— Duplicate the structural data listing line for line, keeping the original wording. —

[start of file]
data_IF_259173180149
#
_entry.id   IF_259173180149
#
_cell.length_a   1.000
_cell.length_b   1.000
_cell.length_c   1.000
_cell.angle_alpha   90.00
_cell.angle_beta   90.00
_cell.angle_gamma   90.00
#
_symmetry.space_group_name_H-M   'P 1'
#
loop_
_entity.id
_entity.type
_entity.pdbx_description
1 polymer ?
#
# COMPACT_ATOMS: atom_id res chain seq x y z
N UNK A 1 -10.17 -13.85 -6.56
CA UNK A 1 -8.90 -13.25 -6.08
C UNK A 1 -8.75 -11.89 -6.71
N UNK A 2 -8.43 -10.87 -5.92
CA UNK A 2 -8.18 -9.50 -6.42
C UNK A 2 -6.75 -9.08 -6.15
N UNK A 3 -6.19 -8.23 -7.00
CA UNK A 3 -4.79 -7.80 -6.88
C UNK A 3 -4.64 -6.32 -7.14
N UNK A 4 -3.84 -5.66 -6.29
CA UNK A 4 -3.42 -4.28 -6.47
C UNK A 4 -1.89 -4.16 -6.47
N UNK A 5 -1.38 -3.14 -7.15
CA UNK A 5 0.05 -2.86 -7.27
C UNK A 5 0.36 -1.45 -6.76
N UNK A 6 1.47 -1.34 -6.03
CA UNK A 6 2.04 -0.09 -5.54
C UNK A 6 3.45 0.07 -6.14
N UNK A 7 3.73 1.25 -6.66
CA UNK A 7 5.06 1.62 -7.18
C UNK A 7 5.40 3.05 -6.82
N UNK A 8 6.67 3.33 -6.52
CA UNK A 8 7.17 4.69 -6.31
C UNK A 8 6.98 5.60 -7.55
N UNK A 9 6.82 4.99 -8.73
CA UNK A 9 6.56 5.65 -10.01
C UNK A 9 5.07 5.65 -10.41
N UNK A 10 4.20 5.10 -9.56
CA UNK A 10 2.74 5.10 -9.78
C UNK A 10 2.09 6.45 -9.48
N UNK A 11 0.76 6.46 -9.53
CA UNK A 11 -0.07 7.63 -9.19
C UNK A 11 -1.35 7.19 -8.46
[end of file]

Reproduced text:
data_IF_259173180149
#
_entry.id   IF_259173180149
#
_cell.length_a   1.000
_cell.length_b   1.000
_cell.length_c   1.000
_cell.angle_alpha   90.00
_cell.angle_beta   90.00
_cell.angle_gamma   90.00
#
_symmetry.space_group_name_H-M   'P 1'
#
loop_
_entity.id
_entity.type
_entity.pdbx_description
1 polymer ?
#
# COMPACT_ATOMS: atom_id res chain seq x y z
N UNK A 1 -10.17 -13.85 -6.56
CA UNK A 1 -8.90 -13.25 -6.08
C UNK A 1 -8.75 -11.89 -6.71
N UNK A 2 -8.43 -10.87 -5.92
CA UNK A 2 -8.18 -9.50 -6.42
C UNK A 2 -6.75 -9.08 -6.15
N UNK A 3 -6.19 -8.23 -7.00
CA UNK A 3 -4.79 -7.80 -6.88
C UNK A 3 -4.64 -6.32 -7.14
N UNK A 4 -3.84 -5.66 -6.29
CA UNK A 4 -3.42 -4.28 -6.47
C UNK A 4 -1.89 -4.16 -6.47
N UNK A 5 -1.38 -3.14 -7.15
CA UNK A 5 0.05 -2.86 -7.27
C UNK A 5 0.36 -1.45 -6.76
N UNK A 6 1.47 -1.34 -6.03
CA UNK A 6 2.04 -0.09 -5.54
C UNK A 6 3.45 0.07 -6.14
N UNK A 7 3.73 1.25 -6.66
CA UNK A 7 5.06 1.62 -7.18
C UNK A 7 5.40 3.05 -6.82
N UNK A 8 6.67 3.33 -6.52
CA UNK A 8 7.17 4.69 -6.31
C UNK A 8 6.98 5.60 -7.55
N UNK A 9 6.82 4.99 -8.73
CA UNK A 9 6.56 5.65 -10.01
C UNK A 9 5.07 5.65 -10.41
N UNK A 10 4.20 5.10 -9.56
CA UNK A 10 2.74 5.10 -9.78
C UNK A 10 2.09 6.45 -9.48
N UNK A 11 0.76 6.46 -9.53
CA UNK A 11 -0.07 7.63 -9.19
C UNK A 11 -1.35 7.19 -8.46